Stress is a (negative) die that a character gains, and it comes in three types: physical, mental, and emotional.  Physical stress represents bodily injuries, while mental stress is confusion, mental fatigue, or psychic attacks, and emotional stress is fear, anger, and other negative emotions.

Stress dice hinder a character: any stress dice a hero has can be added to their opponent's die pool.  However, in some rare cases (eg. if a character has emotional stress from being angry) the player can instead use stress to help themselves, adding the die to their own pool.

Stress From Attacks

When a character is successfully attacked by another character, they take stress equal to the effect die of the attack.  Further attacks increase the die, with how much depending on the effect die.

For instance, if a character takes a punch from a d6 effect die, they gain d6 physical stress.  If they took another punch with a d10 effect, their stress would become d10.  If they instead took another d6 punch (or a d4 punch), their stress would go up one step, to d8.

Stress Recovery

Whenever an action scene ends and a transition scene begins players can lower their stress die by one step (eg. d6 to d4), and if that lowers it below d4 then the character has completely recovered from that stress.  Players can recover even faster by seeing a doctor, meditating in a peaceful place, etc.


Instead of inflicting stress, a hero can opt to give their opponent a complication instead.  In this case instead of stress the character gains a complication die, of the same type as the roll's effect (just as with stress).  This die can also be used for rolls against the character, and complications last until removed (usually the end of the next action scene).

For instance, instead of punching a bad guy Colossus might choose to wrap an iron girder around his opponent, making it difficult for him to fight.  If Colossus chose a d10 as his effect die, that opponent would gain a d10 complication.


If a character's stress ever exceeds d12 they become "stressed out" and can take no further actions until they get help from another hero, or the scene ends.  They also suffer longer-term damage in the form of trauma (another negative die).

Trauma starts at d6, and if the hero take further stress that stresses increases their trauma (similar to how further attacks raise stress).  If a character takes trauma beyond d12 their are either dead, comatose, or otherwise out of the story (... for now; this is the Marvel world after all).

Like stress trauma can be physical, mental,  or emotional, but it takes much longer to recover from.  Each trauma goes down by one step after each act is completed, unless the character takes an action to recover (eg. visits the hospital), in which case they can make a roll to recover more (like stress).

But is it Any Good? [ edit ]

Aggregated Review Scores

SourceAverage Score# of ReviewsAs Of
Amazon4.2 / 5816/28/2022
Good Reads3.7 / 52406/28/2022
RPG Geek7.61 / 101266/28/2022

At the time of writing Marvel Heroic Roleplaying had an average score of 7.64 / 10 from over four hundred reviews.  That translates into a solid C grade ... but MHR can't be simplified so easily.


On the one hand, the game definitely has its cons.  Perhaps the biggest was that the book assumes you want to play as one of the Marvel heroes they provide: you can be Iron Man or Iron Fist, but not Thor or the Incredible Hulk.  The rules to create other heroes, or ones of your own imagining, are extremely sparse.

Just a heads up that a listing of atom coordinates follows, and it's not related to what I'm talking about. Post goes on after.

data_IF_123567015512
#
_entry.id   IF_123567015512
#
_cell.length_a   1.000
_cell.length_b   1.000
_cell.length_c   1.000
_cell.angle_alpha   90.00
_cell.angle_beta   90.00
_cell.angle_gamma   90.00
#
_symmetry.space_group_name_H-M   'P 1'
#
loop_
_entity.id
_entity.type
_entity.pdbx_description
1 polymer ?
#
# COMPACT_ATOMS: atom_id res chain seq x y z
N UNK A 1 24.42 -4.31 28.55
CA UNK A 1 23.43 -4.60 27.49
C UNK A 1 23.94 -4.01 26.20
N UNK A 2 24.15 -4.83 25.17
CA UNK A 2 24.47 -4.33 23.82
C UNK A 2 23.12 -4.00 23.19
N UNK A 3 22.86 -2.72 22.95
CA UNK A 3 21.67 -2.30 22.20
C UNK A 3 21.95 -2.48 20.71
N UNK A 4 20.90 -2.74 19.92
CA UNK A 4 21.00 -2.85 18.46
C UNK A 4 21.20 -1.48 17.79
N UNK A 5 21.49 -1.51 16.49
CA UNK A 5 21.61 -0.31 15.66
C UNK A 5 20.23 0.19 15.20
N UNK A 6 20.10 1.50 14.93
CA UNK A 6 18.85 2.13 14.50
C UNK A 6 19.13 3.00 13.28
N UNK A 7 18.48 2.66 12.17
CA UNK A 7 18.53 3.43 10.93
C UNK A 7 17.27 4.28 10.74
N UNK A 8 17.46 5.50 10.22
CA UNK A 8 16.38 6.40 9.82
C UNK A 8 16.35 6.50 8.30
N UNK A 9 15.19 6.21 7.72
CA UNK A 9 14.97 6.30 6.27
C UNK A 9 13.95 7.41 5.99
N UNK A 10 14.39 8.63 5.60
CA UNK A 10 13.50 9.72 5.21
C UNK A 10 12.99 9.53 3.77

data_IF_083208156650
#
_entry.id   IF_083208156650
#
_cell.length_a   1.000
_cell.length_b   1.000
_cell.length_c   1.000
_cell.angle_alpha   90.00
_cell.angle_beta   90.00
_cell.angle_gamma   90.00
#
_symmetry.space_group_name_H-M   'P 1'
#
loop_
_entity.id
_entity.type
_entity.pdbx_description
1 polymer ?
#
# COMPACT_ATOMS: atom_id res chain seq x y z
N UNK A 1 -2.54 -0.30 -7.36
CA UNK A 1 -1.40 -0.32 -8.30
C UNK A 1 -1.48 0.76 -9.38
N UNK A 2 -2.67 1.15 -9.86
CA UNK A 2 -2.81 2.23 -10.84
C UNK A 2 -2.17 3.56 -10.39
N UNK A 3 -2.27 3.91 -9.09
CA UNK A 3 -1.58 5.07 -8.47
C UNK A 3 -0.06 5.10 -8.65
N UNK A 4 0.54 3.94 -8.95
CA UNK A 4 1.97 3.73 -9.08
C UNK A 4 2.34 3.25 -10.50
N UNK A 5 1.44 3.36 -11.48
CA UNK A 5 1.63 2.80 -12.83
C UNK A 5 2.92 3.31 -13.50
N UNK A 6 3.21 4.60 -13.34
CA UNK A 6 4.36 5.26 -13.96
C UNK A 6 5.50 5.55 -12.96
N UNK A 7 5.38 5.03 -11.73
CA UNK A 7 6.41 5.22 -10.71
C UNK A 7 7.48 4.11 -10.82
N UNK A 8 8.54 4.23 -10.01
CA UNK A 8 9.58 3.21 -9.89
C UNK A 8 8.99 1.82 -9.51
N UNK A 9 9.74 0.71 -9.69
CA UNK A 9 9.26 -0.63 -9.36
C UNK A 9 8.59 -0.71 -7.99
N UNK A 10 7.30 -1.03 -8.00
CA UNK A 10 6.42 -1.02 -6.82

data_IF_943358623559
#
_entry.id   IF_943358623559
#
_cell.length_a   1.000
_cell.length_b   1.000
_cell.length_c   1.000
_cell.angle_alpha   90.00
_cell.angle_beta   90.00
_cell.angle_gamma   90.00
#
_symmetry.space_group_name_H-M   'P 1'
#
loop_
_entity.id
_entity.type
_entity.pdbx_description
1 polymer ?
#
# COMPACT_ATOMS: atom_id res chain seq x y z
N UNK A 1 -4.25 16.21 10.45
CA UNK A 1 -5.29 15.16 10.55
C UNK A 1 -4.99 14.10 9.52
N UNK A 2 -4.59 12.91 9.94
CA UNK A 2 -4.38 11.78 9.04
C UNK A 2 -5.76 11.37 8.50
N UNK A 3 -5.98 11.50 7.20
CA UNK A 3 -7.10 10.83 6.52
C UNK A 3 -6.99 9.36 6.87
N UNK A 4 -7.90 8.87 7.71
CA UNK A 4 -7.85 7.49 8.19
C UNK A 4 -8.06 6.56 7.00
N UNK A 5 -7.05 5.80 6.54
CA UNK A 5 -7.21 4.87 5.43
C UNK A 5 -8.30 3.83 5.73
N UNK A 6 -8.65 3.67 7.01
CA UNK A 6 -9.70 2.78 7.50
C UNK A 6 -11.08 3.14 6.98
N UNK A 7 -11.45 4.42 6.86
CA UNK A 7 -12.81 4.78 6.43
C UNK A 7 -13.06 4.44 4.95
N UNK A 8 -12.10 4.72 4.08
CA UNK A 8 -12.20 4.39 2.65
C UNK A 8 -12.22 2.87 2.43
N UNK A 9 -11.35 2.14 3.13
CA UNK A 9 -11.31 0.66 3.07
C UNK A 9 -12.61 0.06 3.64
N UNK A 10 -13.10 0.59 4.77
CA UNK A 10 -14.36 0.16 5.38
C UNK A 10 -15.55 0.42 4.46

And sparse rules were a general complaint about the book as well: one reviewer estimated that it contained only 40 pages of actual rules.  Many critics also found the book to be poorly written and/or organized.  Finally. some felt the game's dice pools slowed down play, and added unnecessary "crunch" to a largely narrative system ... or they just weren't fans of that narrative focus at all.


Despite all those negatives, many reviewers still gave the game very high scores, with several declaring it as their favorite Marvel/Super Hero RPG.  Perhaps this quote best explains the seeming contradiction:

Edit: Having played this a few times now, I'm raising my rating. My earlier comments on the game's weaknesses remain, but have been rendered unimportant in actual play, while the game's strengths shine through.


Overall, I recommend this to anyone seeking a system that captures the feel of comic book stories.

Ultimately, Marvel Heroic Roleplaying is not the game you're looking for if you want a "crunchy", tactical type of RPG, as it has a strong narrative focus.  It's also probably not the best game to create a brand new super hero ... although if you and your GM are willing to "wing it" a bit more than normal it is possible.

But where the game really shines is if you want a story-focused RPG (that still has dice as an integral part) which lets you play as (many of) the heroes of the Marvel comic books.  Several different reviewers reported the game's narrative focus truly shines in such a setting, saying that the game felt like reading a comic book. A few even reported replaying the provided modules over and over again, because they enjoyed them so much.


If you're looking for a game where you play as the heroes of the Marvel universe, but you and your group get to tell your own comic book stories ... and the games various weaknesses aren't enough to scare you off ... Marvel Heroic Roleplaying may in fact be perfect for you.